I get off at 95th Street at the last stop before the Cross-Bay bridge. I get to Beach 90th Street(10 Photos) at 9:36 and find trains are departing from the normal Manhattan (and Far Rockaway-bound) platform. They announce that the train is being held in the station due to signal problems. I get off for a back of the train photo and it is no longer the H but the S, the sign already changed. They keep announcing we’re being held due to signal problems. I also can see off in the distance a train farther down the el. It’s a short 4 cars and I can make out the grey of the S, sitting in Beach 98 st-Playland. I wish I had just stayed on the Q53 over the Cross Bay Bridge to Howard beach to catch the R1-9s.


At 9:55 I decide to abandon taking a last ride on the H train (now signed as Shuttle) to the Shuttle bus to get to Howard Beach and head to the Q52, my phone and Google Maps advising me about the schedule. As I walk I glance at my iPhone and dated  9:54 I get an e-mail from the MTA (sending them an e-mail about a FastTracks question (would the elevator at 181 Street be opened) subscribed me to subway alerts:

b/d no H Shuttle service b/t Mott Av and Beach 90 St, due to a LIPA loss of power in the Rockaways

The Q52 is vertually right on schedule (maybe a minute late). I get on and have a nice scenic ride up and over the Cross-Bay Veterans Memorial Bridge and through Broad Channel. There is minimal traffic and the ride is much more scenic than the Far Rockaway Shuttle Bus Ride via Nassau County. I see the subway off in the distance. It looks quite different, the new new metal sheeting forming a sea wall is clearly obvious, I’m curious how much it will impair the view.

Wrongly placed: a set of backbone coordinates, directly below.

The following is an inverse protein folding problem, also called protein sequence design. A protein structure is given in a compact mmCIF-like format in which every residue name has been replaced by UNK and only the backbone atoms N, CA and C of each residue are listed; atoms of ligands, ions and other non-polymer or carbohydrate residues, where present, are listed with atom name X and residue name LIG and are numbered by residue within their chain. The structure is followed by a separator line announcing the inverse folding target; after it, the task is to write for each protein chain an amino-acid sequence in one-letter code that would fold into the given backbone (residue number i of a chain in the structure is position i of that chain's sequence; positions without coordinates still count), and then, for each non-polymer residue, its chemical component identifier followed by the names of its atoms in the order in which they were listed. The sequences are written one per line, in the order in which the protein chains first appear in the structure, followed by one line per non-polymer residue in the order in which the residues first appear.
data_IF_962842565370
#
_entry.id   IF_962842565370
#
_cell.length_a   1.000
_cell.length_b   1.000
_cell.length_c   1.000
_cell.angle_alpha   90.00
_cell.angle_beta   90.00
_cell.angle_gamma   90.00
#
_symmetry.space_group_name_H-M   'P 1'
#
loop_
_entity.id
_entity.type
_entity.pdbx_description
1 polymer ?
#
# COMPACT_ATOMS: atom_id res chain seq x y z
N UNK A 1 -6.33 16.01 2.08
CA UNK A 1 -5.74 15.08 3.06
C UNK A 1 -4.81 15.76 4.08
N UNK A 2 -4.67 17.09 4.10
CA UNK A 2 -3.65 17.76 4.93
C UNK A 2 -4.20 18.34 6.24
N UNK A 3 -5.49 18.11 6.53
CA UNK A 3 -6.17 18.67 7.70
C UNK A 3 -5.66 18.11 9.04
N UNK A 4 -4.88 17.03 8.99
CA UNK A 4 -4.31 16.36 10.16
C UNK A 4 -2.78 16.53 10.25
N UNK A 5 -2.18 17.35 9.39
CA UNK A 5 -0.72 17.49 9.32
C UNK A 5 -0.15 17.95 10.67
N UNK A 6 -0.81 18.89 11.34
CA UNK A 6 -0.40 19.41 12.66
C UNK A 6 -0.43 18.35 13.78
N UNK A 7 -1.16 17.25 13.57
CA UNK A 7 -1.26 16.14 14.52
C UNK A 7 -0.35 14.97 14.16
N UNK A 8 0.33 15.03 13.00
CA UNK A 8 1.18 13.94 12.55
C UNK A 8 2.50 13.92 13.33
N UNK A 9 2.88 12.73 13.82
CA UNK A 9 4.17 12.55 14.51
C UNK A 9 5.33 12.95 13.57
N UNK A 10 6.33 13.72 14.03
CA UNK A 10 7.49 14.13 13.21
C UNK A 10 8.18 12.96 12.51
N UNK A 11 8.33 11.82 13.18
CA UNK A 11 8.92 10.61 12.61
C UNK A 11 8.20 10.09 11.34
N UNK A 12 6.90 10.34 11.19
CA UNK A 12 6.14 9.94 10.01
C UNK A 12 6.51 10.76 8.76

10:17 I get off at the second stop on the Queens ‘mainland’ at 157 Avenue. I get off to walk get to Howard Beach(34 Photos). A bunch of MTA Cars and news trucks are parked outside the station.


I walk up the stairs and go through the High Entrance turnstiles at the direct entrance to the Rockaway-bound platform, its full of dignitaries and the press. I notice this photo reprint.


I head towards the northern end of the platform and a couple A trains come through and terminate (some of the employees on the platform aren’t there for the dignitaries and press run run but making sure the cars are cleared of passengers before the trains reverse or run all the way to Far Rockaway in stimulated regular service).

At 10:40, ten minutes late this approaches and enters the station:


It’s the Rockaway Here We Come! train, with a sign in front just like the poster. These are the destination signs since the train is returning as the first revenue service train from the Rockaways. To my dismay its ending at Wash. Hts.-168 St and not going all the way up to 207 Street.


Only the front doors have opened so I hurry down the platform to get off before walking back to R6 #1000, there is no one else in the car (eveyone seems to have stayed in the front of the train). We leave at 10:46, Rockaway Here We Come! (Again)

I stand by an open window as we get photos heading south including with quite a few fisherman right nearby the northern side of the bridge. I notice that the rails on the opposite track are slightly rusty, not the smooth looking silver of all other subway tracks since their so widely used. At 10:52 we come to a stop in the middle of the north Rockaway swing bridge. It looks nearly the same with the low and unique blue fence. An A train passes going the other way. Its running out of service simulating regular service. We sit on the bridge, it’s hot even with the fans and the sea breeze 10:57 move again and go down the swing bridge.